Only one teacher, Hua's deputy, followed up on the complaints and eventually his persistence (and the headmaster's fear that he would be unmasked) resulted in his being allowed to participate in the scam and he duly installed his own mining rig and attached to to the network to bring the strength of the array up to nine continuously operating machines.

Then, this summer, an electricity bill for 14,700 yuan (that's some US$2,300) arrived. Hua tried to gloss over it but the secretary reported the bill, (which was enormous by the standards of a provincial Chinese school) and the authorities sent a "Discipline Inspector" to the establishment. Hua and his deputy were caught bang-to-rights. They even hadn't had the nous to spirit the computers and cabling out of the school and hide them away.

Hua and his deputy were arrested and he admitted that he has been running the arrays between June 2017 and August 2018. The deputy admitted to being in cahoots with the headmaster since January this year. Both men were fired from their posts and made to pay all the money they had made over to the Chinese state. The headmaster was found guilty of fraud and is now in jail, which goes to prove that those that get caught defrauding the Chinese state do a lot of porridge (if they avoid being shot).

Chinese court rules that Bitcoin is "property"

The PRC China plays a big part in crypto-currency mining and some of the world's biggest manufacturers of mining hardware. One such, Beijing-based Bitmain is actually planning an IPO (initial public offering) on the Hong Kong Staock Exchange in the near future. However, it remains to be seen if that will happen. In recent months, as the Chinese economy has slowed and as US imposed trade sanctions and increased tariffs begin to bite, the Chinese authorities are restricting crypto-currency trading in general and mining in particular. What's more, the price of Ethereum crypto-coins has plummeted by 74 per cent since February this year as the market has sunk and soured.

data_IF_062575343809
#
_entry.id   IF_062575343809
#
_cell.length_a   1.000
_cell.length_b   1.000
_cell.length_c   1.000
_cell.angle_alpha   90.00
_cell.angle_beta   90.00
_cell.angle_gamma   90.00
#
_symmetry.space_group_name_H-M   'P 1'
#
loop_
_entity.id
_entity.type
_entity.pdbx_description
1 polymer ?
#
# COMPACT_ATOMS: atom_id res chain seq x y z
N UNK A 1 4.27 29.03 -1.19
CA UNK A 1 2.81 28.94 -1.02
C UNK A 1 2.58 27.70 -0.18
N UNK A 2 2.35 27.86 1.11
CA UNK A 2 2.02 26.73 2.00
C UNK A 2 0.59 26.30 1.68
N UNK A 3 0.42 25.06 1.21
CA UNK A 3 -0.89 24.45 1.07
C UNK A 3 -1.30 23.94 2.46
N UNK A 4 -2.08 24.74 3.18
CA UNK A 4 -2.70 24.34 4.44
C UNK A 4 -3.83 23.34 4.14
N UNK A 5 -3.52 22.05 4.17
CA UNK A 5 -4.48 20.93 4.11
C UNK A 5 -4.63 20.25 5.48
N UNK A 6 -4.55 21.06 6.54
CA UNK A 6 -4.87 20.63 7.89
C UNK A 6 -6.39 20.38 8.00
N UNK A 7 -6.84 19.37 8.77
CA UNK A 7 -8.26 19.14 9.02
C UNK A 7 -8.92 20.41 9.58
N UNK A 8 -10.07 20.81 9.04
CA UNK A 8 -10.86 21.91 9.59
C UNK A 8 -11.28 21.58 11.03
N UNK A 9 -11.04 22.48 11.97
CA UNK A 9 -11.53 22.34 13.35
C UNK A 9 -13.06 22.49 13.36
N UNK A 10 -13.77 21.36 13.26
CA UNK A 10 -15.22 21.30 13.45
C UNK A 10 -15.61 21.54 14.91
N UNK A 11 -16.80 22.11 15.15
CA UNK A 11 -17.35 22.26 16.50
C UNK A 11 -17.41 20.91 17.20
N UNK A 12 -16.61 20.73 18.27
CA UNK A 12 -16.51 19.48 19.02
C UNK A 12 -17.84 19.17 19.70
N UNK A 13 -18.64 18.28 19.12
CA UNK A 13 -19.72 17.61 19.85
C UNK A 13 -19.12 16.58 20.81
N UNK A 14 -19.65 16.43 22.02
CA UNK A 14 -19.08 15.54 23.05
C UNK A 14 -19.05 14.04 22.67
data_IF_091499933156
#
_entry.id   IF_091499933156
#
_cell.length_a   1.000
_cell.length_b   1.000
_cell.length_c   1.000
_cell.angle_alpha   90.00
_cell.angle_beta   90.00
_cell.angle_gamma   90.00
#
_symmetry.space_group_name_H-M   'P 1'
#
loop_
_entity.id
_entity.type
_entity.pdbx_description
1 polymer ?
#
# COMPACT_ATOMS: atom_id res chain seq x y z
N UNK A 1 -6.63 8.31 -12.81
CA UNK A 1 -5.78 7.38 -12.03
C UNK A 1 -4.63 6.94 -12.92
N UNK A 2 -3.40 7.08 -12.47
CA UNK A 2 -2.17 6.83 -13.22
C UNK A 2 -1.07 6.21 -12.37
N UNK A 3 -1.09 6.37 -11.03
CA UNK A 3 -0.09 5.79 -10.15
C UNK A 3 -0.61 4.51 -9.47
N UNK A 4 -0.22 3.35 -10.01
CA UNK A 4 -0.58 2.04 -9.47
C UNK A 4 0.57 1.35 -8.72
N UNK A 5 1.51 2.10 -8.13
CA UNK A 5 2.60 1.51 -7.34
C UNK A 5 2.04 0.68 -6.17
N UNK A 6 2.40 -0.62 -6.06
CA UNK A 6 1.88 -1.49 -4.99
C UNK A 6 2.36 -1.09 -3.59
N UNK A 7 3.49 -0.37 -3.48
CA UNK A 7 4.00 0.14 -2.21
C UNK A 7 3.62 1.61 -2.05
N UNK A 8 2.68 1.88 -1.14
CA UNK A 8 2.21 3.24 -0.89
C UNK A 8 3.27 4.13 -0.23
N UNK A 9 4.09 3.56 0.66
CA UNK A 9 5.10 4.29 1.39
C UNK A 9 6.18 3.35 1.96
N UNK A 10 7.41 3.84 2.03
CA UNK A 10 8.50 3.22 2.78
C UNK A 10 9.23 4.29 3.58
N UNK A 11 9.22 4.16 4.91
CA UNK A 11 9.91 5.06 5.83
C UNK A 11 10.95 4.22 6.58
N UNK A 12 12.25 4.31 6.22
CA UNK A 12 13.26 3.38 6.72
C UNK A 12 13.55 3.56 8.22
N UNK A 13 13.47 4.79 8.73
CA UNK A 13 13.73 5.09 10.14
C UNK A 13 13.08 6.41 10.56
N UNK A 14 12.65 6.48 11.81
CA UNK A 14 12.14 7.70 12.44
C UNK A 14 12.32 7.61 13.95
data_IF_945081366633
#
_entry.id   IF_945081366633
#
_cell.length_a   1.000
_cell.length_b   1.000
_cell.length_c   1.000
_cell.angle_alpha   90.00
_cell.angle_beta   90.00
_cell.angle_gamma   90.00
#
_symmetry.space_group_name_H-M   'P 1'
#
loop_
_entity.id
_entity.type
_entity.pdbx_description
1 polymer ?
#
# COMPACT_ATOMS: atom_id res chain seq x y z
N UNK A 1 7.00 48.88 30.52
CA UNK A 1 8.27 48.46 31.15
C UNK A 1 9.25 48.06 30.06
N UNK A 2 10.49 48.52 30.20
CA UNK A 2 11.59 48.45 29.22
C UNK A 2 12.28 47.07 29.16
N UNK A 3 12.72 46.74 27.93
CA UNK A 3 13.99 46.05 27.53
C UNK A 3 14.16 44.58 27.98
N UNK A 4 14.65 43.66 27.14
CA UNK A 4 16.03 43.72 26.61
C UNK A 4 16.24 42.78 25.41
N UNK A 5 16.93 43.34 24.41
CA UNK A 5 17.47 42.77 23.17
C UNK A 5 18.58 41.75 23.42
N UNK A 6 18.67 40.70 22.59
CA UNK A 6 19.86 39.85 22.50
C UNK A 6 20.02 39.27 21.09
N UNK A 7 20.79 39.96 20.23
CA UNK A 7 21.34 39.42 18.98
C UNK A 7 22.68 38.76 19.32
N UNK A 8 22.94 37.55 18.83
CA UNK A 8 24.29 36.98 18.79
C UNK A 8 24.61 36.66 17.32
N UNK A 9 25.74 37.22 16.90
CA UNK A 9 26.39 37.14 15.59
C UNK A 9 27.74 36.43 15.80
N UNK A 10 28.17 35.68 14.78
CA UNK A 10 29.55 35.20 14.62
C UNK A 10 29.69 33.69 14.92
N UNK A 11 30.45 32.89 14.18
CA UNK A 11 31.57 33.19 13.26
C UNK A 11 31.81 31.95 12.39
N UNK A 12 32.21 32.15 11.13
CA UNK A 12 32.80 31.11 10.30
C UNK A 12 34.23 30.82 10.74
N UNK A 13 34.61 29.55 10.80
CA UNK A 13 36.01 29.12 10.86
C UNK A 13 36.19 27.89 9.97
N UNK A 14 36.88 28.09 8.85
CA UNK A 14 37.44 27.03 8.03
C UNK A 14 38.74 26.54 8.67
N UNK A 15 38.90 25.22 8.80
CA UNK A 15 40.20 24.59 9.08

Interestingly, this very week the Court of Arbitration of the Shenzhen International Court in southern China ruled that crypto-currencies are to be recognised as a legal asset in Chinese law. Simultaneously, the court ruled that any Chinese company engaged in any civil dispute over the legality of crypto-currency will not be heard. This means companies and individuals using virtual currency in business transactions are doing so legally and crypto-currencies are regarded in law as having real economic value as an asset and as actual property, even though the currency itself is virtual. Confused? You are not alone.

By the way, you might think Lei Hua is an idiot but at least he's not dangerous. Back in mid-winter in the frozen Russian wastes deep underground in a nuclear warhead storage 'facility', nine nuclear scientist were arrested for using the installation's supercomputers to mine Bitcoins. Nothing has been heard of them since and there is no sign when, or if ever, the case will come to court.